Summer’s favorite berry makes its debut.
by Maya Dangerfield
June 21st is Summer Solstice, or the first official day of summer. Honest Cooking is counting down to the longest day of the year with recipes featuring seasonal produce. Eat it while you can!
What About It?
Nothing signals the beginning of summer better than the blueberry. Alternatively known as Vaccinium corymbosum these deep blue berries are small fruits with a diameter that ranges from a dime to nickel. Part of the family that includes the mountain laurel and heather plant, the blueberry is cousin to the cranberry. Native to North America the blueberry we know and love didn’t exist before 1911. A finicky fruit that didn’t self-pollinate, the wild blueberry requires highly acidic soil to flourish. Thanks to the ingenuity of Dr. Frederick V. Coville and leading horticulturalist Elizabeth White the wild blueberry was cultivated into the pump and juicy variety enjoyed today. Whether fresh or frozen blueberries pack an impressive punch of vitamin C—an antioxidant that supports the immune system. The peak season to enjoy fresh blueberries is from June to August. Michigan, New Jersey, Oregon, California, Georgia, and Washington are the United States’ top producers of the juicy fruit and each state holds summer festivals to honor the berry.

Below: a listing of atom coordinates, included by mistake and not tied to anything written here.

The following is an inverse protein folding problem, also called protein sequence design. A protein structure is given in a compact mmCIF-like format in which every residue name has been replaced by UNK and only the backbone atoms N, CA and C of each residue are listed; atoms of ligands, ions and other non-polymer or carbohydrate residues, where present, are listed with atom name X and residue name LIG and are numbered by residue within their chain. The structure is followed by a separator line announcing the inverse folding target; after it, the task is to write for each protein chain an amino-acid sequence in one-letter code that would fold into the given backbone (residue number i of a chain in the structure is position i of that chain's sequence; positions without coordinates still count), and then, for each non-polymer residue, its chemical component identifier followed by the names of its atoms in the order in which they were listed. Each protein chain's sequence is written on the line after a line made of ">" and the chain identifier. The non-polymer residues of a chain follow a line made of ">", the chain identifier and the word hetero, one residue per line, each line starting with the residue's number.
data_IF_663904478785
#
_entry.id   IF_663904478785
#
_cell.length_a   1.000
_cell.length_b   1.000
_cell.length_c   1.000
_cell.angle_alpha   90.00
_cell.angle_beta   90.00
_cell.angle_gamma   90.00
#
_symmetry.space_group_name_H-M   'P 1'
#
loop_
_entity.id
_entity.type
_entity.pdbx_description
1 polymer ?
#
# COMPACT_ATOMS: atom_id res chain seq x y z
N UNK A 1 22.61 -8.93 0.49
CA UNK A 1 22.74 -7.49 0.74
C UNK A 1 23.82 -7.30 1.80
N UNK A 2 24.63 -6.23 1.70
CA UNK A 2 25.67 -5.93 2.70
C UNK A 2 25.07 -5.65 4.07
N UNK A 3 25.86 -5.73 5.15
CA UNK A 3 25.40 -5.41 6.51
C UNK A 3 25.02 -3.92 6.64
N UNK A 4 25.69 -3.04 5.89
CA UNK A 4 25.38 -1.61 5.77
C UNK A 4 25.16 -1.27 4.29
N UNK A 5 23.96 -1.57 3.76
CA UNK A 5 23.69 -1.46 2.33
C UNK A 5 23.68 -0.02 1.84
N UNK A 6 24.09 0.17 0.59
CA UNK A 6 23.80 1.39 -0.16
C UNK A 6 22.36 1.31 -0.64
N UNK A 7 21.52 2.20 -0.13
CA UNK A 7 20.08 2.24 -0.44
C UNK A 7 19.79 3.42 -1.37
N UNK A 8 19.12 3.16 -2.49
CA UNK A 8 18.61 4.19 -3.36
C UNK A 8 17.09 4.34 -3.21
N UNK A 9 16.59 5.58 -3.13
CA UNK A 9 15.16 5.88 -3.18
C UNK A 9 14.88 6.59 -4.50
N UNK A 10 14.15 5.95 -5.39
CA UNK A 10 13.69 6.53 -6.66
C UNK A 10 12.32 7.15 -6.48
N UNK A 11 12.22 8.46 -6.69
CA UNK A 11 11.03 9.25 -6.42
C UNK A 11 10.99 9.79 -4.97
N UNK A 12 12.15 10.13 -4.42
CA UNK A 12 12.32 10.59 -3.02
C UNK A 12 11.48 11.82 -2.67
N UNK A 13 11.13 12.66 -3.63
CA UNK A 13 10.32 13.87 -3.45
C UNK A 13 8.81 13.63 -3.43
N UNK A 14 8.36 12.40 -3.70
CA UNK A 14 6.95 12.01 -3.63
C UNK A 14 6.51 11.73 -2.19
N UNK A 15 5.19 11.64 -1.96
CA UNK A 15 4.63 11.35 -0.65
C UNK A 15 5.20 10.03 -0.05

How to Use It
Blueberries can be enjoyed fresh or frozen. They can be eaten with their skins and unlike cranberries their seeds are nearly imperceptible. Ripe blueberries have a deep blue color so avoid berries that are green or a light purple. Picking fresh blueberries is easy—ripe berries will fall into your hand with a slight shake of the branch. When browsing your local farmers market look touch the berries to determine ripeness; ripe blueberries yield to the touch but aren’t overly mushy.
Looking for the latest blueberry recipe? Honest Cooking has you covered with these blueberry inspired favorites.
A recovering teacher and editorial intern for Honest Cooking, Maya began her journalism career at Greatist.com. A food lover who never misses dessert, she is also a passionate sports enthusiast. Currently Maya freelances for FoodmakerMedia and copywrites for Techturized. Her writing has been published for Greatist.com, Shape.com, and The Washington Post.